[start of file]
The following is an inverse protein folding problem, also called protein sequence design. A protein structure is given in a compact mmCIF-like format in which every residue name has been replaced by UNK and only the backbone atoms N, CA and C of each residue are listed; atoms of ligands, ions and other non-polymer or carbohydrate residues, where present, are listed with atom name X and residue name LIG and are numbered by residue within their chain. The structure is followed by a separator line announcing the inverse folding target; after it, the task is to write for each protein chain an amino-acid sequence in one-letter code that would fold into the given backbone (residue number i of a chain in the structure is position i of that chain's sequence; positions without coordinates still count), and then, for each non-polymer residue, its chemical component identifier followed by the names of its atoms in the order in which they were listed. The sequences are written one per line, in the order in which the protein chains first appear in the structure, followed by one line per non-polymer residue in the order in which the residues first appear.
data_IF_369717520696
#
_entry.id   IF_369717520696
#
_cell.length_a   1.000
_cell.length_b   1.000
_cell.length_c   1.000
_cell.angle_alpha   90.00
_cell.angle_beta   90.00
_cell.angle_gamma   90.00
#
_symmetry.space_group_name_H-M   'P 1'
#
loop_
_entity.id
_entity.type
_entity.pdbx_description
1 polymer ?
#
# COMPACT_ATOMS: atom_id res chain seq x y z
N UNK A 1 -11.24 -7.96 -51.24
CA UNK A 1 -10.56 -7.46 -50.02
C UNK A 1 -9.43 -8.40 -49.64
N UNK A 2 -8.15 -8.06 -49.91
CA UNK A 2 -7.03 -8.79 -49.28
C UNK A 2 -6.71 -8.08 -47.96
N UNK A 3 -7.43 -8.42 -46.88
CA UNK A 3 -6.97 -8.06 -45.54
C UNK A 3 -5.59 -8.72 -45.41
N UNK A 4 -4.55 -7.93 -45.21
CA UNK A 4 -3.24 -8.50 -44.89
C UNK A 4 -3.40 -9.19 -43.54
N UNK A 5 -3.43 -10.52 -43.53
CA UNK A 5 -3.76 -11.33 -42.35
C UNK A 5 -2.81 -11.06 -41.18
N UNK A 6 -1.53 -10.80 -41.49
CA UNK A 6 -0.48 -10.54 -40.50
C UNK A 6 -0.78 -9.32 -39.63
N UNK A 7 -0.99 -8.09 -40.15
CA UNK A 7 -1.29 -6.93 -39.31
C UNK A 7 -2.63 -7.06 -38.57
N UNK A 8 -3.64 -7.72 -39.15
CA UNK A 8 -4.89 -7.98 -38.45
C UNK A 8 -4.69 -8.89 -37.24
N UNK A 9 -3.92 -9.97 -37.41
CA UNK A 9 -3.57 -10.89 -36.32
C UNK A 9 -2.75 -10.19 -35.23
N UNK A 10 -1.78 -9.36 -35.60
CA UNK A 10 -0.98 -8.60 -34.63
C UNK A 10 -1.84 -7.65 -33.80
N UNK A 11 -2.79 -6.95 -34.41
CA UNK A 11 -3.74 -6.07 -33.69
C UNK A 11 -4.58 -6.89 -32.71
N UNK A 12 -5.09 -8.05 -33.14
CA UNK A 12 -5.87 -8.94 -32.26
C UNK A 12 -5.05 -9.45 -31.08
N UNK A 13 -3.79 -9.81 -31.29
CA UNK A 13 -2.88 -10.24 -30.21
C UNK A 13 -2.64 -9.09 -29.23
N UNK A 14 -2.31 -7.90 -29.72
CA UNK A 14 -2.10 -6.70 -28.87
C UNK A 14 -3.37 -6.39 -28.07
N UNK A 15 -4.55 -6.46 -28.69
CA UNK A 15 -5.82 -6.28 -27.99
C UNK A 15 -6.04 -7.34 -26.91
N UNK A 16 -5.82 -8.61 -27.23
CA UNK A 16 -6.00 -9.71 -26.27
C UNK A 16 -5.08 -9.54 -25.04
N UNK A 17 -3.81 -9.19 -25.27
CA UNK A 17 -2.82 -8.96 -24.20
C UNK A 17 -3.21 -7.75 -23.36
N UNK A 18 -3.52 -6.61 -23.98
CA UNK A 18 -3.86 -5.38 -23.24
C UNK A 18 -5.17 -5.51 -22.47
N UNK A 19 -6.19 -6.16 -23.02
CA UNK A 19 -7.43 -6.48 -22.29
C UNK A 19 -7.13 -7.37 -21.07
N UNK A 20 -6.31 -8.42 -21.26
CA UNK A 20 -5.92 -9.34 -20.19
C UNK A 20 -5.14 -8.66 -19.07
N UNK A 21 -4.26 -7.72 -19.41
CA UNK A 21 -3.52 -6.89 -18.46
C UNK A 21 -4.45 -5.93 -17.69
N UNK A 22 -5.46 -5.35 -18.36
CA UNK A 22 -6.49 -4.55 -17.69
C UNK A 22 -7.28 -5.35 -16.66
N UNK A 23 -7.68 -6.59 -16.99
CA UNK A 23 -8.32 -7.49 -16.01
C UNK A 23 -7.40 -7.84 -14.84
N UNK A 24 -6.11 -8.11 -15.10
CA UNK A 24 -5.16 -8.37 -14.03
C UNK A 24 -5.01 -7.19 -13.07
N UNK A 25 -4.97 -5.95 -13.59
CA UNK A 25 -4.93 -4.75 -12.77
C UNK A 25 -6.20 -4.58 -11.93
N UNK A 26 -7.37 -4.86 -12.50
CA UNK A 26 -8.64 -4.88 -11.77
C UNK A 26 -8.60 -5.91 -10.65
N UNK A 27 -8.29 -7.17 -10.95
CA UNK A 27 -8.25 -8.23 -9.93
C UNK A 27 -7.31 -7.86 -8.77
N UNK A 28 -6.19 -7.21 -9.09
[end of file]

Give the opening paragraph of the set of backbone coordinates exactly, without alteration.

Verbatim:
The following is an inverse protein folding problem, also called protein sequence design. A protein structure is given in a compact mmCIF-like format in which every residue name has been replaced by UNK and only the backbone atoms N, CA and C of each residue are listed; atoms of ligands, ions and other non-polymer or carbohydrate residues, where present, are listed with atom name X and residue name LIG and are numbered by residue within their chain. The structure is followed by a separator line announcing the inverse folding target; after it, the task is to write for each protein chain an amino-acid sequence in one-letter code that would fold into the given backbone (residue number i of a chain in the structure is position i of that chain's sequence; positions without coordinates still count), and then, for each non-polymer residue, its chemical component identifier followed by the names of its atoms in the order in which they were listed. The sequences are written one per line, in the order in which the protein chains first appear in the structure, followed by one line per non-polymer residue in the order in which the residues first appear.